Monsanto Could Take Over Syngenta Despite Antitrust Hurdles, Reports Say
Monsanto might take over Syngenta in a move that would make Monsanto the world’s largest player in both seeds and agricultural chemicals, according to a Bloomberg report. After Bloomberg broke the news that Syngenta could merge with Monsanto, Syngenta rose about 15 percent and Monsanto rose nearly three percent to start off the new month. At that point, Monsanto’s market value was placed at $55.8 billion. Though it might seem like Monsanto, already considered an “Ag Giant” by most of the world, might face fierce opposition in antitrust laws, Deutsche Bank analyst Virginie Boucher-Ferte said the antitrust hurdles would not be “insurmountable,” according to Seeking Alpha.
“Although MON is global #1 in seeds and Syngenta #3, Syngenta’s mkt share is relatively small at c8% vs. c25% for MON. Even if there would undoubtedly be some antitrust issues in some countries/regions for some crops (seeds is a regional market), we note Syngenta’s seeds business is currently perceived as the weak spot‚ ‘stained’ by recent problems in its US corn business. Therefore, if some of Syngenta’s seeds assets had to be divested as a pre requisite for a deal, we don’t think the market would see it as a problem.”
Boucher-Ferte said that it would make sense in the long-term perspective for Monsanto to acquire Syngenta, especially considering that Monsanto’s star herbicide formulations of glyphosate are demonstrating problems as nuisance weeds adapt to resist the chemical, according to Street Insider. Syngenta’s market value is about $35 billion. In order to address antitrust laws, Monsanto allegedly planned to sell parts of the merged corporations to other large corporations, including Bayer, though a Bayer spokesperson said that that was just speculation, the Bloomberg report stated.
Monsanto has risen above antitrust accusations before. In 2012, the U.S. Department of Justice dropped its investigation into alleged practices that would eliminate competition. That same year, multiple states led by the State of Iowa closed a five-year probe into the company to see if it violated antitrust laws, and no action was taken against Monsanto at that time, according to Reuters.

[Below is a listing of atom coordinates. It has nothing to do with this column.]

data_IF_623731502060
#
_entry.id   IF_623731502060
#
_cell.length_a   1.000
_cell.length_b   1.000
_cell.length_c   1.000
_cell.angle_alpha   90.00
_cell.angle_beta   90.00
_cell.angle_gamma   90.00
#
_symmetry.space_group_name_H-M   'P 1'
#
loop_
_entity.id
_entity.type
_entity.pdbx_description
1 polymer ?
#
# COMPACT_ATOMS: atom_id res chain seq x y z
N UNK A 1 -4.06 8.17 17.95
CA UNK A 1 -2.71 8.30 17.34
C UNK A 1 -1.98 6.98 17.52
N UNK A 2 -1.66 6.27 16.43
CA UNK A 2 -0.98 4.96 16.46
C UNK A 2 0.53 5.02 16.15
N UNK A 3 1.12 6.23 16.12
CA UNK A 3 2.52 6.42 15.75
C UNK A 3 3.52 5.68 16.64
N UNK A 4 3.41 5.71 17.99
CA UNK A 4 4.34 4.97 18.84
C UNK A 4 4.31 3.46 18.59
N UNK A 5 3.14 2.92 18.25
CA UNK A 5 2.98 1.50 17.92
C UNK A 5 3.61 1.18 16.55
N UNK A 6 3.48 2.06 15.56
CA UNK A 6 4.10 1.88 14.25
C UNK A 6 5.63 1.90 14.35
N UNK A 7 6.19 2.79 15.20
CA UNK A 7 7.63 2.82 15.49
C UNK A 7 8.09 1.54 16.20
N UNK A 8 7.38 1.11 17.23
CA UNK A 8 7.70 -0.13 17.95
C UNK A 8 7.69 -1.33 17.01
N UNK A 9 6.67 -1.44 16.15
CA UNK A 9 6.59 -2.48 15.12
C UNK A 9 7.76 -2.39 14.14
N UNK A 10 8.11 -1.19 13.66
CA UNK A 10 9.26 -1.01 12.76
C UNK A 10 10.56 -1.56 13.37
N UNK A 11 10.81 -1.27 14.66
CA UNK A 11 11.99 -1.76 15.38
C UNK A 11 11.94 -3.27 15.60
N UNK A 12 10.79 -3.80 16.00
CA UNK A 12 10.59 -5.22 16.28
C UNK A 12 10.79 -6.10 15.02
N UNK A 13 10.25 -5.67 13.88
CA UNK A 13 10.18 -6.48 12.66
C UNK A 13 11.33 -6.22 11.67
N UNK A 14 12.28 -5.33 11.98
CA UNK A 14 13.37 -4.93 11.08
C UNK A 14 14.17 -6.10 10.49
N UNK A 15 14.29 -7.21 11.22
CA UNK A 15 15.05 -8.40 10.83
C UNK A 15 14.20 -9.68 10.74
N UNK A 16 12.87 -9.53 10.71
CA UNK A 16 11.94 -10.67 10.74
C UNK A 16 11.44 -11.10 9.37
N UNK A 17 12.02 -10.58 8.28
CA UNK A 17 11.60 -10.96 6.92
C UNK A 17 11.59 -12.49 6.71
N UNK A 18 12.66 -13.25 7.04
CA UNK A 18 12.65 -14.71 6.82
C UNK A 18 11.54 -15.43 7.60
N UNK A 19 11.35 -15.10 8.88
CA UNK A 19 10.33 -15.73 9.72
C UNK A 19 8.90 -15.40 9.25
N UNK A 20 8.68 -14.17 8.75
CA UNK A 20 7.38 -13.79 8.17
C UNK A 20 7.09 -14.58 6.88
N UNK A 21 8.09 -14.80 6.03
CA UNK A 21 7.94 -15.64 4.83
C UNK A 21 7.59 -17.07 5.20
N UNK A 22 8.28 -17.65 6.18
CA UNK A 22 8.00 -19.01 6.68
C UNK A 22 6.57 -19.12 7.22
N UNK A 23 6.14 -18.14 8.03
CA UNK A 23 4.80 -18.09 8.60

Public opinions on the companies have been less than ideal in recent years. In the later half of 2014, Syngenta was the target of a multi-state lawsuit by farmers who alleged that they suffered significant financial losses after the GMO seed giant sold genetically engineered corn seeds to the farmers before being approved for import by the Chinese government, an earlier Inquisitr report indicated. Monsanto was hit with more bad press after a report by the World Health Organization (WHO) International Agency for Research on Cancer (IARC) published findings in The Lancet Oncology that suggested its glyphosate-based herbicide is “probably cancerous to humans,” Inquisitr reported earlier this year.
According to the St. Louis Post Dispatch, Syngenta has suffered from lower than hoped for earnings, and Monsanto might be looking at the merger as a great opportunity to make a profit from Syngenta’s new products like the fungicide Elatus, which is for use on soybeans, peanuts, and potatoes. Still, talks of a merger between the two companies has come up before and fizzled out.
Strengthening the company in the long-term was a vision Monsanto’s CEO Hugh Grant extended to investors as Monsanto executives discussed disappointing fourth quarter earnings at a teleconference about the future of the company’s finances last year. If Monsanto takes over Syngenta and sells off parts of both companies to other major players, Grant’s vision of long-term prosperity for the company that has made over its image multiple times in the past may come to fruition. Still, one question keeps popping up in the newsfeeds after Bloomberg‘s announcement. Now that big name corporations like Syngenta and Monsanto are recognized by consumers across the nation, and people in states like Vermont and Oregon are standing up against them, could a takeover actually pass through antitrust laws in today’s climate of public scrutiny?
[Photo credit:Luther Blissett]